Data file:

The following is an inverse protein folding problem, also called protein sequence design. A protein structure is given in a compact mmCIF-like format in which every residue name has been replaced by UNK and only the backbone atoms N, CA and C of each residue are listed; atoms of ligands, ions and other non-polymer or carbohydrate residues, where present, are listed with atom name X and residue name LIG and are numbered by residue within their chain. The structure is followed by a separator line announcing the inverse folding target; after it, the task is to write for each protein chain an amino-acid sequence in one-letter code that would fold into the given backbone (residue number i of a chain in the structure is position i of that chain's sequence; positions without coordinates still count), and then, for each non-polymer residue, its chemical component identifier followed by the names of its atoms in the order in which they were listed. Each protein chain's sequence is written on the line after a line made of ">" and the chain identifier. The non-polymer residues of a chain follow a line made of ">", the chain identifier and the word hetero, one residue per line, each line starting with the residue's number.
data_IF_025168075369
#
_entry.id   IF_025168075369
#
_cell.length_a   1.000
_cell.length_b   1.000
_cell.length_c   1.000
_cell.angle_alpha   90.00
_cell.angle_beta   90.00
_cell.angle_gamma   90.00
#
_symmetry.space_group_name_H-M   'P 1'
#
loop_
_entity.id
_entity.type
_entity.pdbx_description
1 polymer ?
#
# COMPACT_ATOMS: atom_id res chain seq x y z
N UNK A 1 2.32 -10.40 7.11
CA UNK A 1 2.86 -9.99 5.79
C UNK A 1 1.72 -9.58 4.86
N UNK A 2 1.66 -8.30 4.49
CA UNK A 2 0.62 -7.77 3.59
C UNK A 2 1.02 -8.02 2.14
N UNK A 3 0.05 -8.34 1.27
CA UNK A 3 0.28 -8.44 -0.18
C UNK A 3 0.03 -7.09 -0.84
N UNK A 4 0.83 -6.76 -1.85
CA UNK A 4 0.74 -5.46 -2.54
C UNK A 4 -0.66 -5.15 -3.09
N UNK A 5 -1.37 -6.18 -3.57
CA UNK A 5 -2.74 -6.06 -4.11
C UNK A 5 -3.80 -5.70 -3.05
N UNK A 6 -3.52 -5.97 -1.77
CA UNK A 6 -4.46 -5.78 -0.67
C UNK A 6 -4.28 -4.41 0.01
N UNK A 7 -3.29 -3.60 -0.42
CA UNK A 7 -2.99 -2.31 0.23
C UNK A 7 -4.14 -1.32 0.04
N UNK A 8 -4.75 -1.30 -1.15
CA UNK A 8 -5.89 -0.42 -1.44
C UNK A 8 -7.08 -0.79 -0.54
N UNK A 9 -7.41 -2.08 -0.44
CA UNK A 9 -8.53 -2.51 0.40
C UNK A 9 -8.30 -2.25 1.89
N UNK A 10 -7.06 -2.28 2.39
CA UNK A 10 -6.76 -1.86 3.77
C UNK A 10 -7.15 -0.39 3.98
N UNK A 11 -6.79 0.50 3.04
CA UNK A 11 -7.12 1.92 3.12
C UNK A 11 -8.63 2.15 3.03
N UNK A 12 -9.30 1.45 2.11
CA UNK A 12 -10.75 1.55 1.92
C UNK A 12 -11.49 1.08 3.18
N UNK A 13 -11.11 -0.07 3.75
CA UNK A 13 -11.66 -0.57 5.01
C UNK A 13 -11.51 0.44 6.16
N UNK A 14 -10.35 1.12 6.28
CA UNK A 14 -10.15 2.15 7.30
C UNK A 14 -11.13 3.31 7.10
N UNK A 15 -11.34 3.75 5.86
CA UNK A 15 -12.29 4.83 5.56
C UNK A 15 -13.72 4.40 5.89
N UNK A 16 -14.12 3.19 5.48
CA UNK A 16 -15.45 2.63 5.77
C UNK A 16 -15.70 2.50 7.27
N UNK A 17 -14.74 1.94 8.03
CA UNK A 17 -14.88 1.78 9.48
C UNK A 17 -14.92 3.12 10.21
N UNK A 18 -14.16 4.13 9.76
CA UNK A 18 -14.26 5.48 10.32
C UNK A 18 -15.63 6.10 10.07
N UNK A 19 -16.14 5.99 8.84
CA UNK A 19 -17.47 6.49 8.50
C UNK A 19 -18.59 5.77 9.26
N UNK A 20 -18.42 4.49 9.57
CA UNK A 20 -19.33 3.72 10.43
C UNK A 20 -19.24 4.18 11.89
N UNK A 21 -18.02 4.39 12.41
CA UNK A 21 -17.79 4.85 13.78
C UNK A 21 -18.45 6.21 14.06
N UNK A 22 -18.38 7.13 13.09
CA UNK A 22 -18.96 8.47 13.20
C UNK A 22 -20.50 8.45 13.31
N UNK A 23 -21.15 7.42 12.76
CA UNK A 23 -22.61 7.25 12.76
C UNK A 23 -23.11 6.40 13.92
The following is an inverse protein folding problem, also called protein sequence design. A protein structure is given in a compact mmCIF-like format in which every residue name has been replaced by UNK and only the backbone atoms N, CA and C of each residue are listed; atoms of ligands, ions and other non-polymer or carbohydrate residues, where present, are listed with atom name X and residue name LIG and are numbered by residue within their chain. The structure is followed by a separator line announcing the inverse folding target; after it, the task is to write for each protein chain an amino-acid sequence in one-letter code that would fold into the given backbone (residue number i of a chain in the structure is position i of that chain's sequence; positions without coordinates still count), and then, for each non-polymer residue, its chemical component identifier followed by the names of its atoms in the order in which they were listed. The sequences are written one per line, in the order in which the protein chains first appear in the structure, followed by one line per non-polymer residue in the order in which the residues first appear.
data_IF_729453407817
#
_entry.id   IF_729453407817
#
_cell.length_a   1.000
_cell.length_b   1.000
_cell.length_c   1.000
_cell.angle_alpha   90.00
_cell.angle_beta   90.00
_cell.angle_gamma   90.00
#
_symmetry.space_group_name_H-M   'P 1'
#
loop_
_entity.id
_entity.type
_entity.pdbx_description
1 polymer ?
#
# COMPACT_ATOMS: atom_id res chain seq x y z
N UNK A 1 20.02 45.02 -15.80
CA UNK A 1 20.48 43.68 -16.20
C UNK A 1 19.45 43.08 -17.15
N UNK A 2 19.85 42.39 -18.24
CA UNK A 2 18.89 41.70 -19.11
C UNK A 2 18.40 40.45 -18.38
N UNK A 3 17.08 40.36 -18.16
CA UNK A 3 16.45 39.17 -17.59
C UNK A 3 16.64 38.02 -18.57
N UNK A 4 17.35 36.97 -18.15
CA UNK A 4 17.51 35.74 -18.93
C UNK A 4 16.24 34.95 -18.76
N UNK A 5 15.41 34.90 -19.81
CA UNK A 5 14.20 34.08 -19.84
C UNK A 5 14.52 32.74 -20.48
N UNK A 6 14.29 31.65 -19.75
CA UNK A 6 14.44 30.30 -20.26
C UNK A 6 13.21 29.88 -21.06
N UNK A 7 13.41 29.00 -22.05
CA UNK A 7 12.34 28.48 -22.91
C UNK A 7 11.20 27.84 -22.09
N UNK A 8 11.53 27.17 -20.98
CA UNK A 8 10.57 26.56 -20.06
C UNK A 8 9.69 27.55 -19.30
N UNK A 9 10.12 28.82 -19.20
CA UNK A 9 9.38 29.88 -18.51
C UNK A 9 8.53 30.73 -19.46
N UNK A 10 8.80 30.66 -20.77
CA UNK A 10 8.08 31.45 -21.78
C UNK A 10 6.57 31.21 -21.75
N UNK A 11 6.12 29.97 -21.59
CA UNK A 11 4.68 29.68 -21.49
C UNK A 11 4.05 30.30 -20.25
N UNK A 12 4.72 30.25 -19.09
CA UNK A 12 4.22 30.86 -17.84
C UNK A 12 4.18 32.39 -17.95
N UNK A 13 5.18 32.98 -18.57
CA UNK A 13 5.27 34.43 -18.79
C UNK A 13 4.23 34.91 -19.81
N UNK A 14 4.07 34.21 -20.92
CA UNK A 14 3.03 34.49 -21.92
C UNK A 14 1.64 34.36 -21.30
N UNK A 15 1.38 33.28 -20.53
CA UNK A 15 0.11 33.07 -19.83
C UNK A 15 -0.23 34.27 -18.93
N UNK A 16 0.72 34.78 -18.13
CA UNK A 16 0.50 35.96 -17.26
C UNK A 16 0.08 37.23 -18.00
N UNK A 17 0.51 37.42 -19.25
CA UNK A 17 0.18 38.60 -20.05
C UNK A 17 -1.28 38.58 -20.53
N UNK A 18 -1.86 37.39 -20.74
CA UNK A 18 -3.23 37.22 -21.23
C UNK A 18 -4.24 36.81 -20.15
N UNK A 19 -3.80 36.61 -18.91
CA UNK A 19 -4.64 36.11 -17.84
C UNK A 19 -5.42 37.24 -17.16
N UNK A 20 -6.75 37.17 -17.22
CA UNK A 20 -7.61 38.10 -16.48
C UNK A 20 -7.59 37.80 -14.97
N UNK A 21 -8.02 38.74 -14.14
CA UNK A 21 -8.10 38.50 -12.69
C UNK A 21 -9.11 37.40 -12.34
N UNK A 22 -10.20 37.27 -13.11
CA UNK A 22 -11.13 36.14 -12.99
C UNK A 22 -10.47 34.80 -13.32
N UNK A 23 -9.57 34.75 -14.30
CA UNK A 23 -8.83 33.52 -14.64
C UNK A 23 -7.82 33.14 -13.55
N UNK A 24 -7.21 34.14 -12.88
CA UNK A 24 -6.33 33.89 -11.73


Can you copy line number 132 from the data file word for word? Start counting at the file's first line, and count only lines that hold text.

C UNK A 7 11.20 27.84 -22.09